With his stunning, second-round KO of 140-pound champ Ricky Hatton on Saturday (pictured), Filipino southpaw Manny Pacquiao became the second boxer in history to secure titles in six weight divisions (flyweight, junior featherweight, featherweight, junior lightweight, lightweight and junior welterweight). The only other to do so: Oscar De La Hoya, who ended his storied career after getting pummeled by Pacquiao last December. Here's a look at some other multi-divisional champs in history.
2 of 10Jed Jacobsohn/Getty Images; Holy Stein/Getty Images
Oscar De La Hoya
"The Golden Boy" was one of the most feared fighters and is the most lucrative fighter to date. He knocked out 17 world champions and won 10 world titles, from super featherweight (his first belt, against Jimmy Bredahl, top) to middleweight (his last title, against Felix Strum, bottom). The Olympic gold medalist closed his career with a 39-6 record, with 30 wins by way of knockout.
3 of 10Andy Hayt/SI; Ken Regan/SI (inset)
Sugar Ray Leonard
In his 20-year professional career, "Sugar" compiled an astounding 36-3-1 record (25 KOs) while defeating the likes of Roberto Duran, Thomas Hearns and Marvin Hagler (black trunks). Leonard earned world titles at light heavyweight, super middleweight, middleweight, junior middleweight and welterweight. In 1981, after he claimed his second world title, Leonard was named SI's "Sportsman of the Year."
4 of 10Peter Read Miller/SI; John Iacono/SI
With a destructive right hand and the ability to knock out an opponent like no other, "The Hitman" Hearns became the first boxer to claim world titles in four divisions and in five divisions. The knockout king reigned atop the welterweight, super welterweight, light heavyweight, middleweight and super middlweight.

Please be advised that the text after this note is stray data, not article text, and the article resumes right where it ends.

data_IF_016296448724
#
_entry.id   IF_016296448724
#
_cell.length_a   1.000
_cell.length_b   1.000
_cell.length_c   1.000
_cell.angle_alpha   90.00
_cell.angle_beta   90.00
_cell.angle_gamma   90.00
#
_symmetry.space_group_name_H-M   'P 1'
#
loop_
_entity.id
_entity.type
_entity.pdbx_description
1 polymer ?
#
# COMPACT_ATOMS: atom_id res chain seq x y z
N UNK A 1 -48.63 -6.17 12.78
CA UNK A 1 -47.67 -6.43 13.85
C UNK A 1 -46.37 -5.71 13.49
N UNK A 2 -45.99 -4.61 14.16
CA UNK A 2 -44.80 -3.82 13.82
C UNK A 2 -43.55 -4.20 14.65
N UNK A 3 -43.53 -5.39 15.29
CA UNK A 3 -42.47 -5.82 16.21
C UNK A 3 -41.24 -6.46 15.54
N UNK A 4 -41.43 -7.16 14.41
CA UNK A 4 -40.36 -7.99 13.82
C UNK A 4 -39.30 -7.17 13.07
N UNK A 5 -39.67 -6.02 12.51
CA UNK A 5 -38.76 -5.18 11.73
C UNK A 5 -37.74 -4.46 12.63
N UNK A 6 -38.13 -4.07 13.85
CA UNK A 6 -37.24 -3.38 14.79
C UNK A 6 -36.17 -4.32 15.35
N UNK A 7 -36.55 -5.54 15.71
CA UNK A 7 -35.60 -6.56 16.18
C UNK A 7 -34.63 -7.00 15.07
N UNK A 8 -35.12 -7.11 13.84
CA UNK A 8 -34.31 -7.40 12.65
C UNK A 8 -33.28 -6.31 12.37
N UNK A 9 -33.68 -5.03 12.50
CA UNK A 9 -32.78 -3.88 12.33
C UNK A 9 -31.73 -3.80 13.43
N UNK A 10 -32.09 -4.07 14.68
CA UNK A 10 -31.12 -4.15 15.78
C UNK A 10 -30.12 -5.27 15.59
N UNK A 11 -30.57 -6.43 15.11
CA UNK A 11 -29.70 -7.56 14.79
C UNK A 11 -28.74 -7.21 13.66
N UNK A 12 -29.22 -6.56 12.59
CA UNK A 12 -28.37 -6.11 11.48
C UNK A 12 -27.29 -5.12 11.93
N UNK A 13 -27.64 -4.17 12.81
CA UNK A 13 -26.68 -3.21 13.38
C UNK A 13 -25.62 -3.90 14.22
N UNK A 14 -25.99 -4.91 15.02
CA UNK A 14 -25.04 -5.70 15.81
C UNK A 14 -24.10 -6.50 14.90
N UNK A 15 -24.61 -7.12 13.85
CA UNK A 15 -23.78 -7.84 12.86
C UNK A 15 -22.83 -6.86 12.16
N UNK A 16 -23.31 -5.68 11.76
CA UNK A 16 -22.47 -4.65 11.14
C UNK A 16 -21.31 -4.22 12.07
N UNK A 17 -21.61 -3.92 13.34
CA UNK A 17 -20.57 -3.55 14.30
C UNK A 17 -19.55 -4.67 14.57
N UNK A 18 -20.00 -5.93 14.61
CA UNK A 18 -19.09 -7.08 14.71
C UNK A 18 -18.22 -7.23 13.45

5 of 10John Iacono/SI
Floyd Mayweather Jr.
When he retired in 2007, Floyd Mayweather Jr. finished with a flawless 39-0 record (25 KOs), while also reigning atop the 130-,135-, 140-, 147- and 154-pound divisions. Luckily for fight fans, "Money May" announced he'll be returning to the ring in July to take on Juan Manuel Marquez.
6 of 10Hank Delespinasse/SI; Tony Triolo/SI
The Panamanian nicknamed "Manos de Piedra," or "Hands of Stone," is widely considered to be one of the greatest fighters of the past century. His 103-16 record, with 70 KOs, puts him in an elite boxing arena, while his four divisional titles -- lightweight, welterweight, light middleweight and middleweight -- clearly make Duran (shown defeating "Sugar" Ray Leonard in their first meeting in Montreal) among the most dominant boxers ever.
7 of 10Will Hart/SI
"Sweet Pea's" 40-4-1 record, with 17 KOs, only portray a fraction of his power in the ring. Whitaker claimed Olympic gold as lightweight at the 1984 Games, won 201 of his 214 amateur bouts (though he claims he fought and won many more) and became world champion in four weight divisions -- lightweight, super lightweight, welterweight and light middleweight.
8 of 10Jed Jacobsohn/Getty Images; AP
Roy Jones Jr.
Though he's remembered of late for getting peppered with punches from Joe Calzaghe at Madison Square Garden, Roy Jones Jr. will always be regarded as one of the top brawlers. His 53-5 record, with 39 KOs, includes world championships at middleweight, super middleweight, light heavyweight and heavyweight, which he earned byr defeating John Ruiz in 2003.
9 of 10AFP/Getty Images
Gamez made history in becoming the first flyweight to secure titles in four divisions: minimum weight, light flyweight, flyweight and super flyweight. He retired with a 35-12-1 record, with 26 KOs.
10 of 10AP
From 1931 to '45, Henry Armstrong acquired a massive 151-21 record, with 101 knockouts. But even more staggering were his three world titles in different weight classes -- featherweight, welterweight and lightweight -- all of which he held at the same time. While his trio may appear to pale in comparison to Pacquiao's and De La Hoya's sextuplet, Armstrong's titles came when there were only eight weight divisions, instead of today's 16. In fact, many boxing experts credit Armstrong as the greatest multi-division champion in history.<br><br>Send comments to firstname.lastname@example.org.
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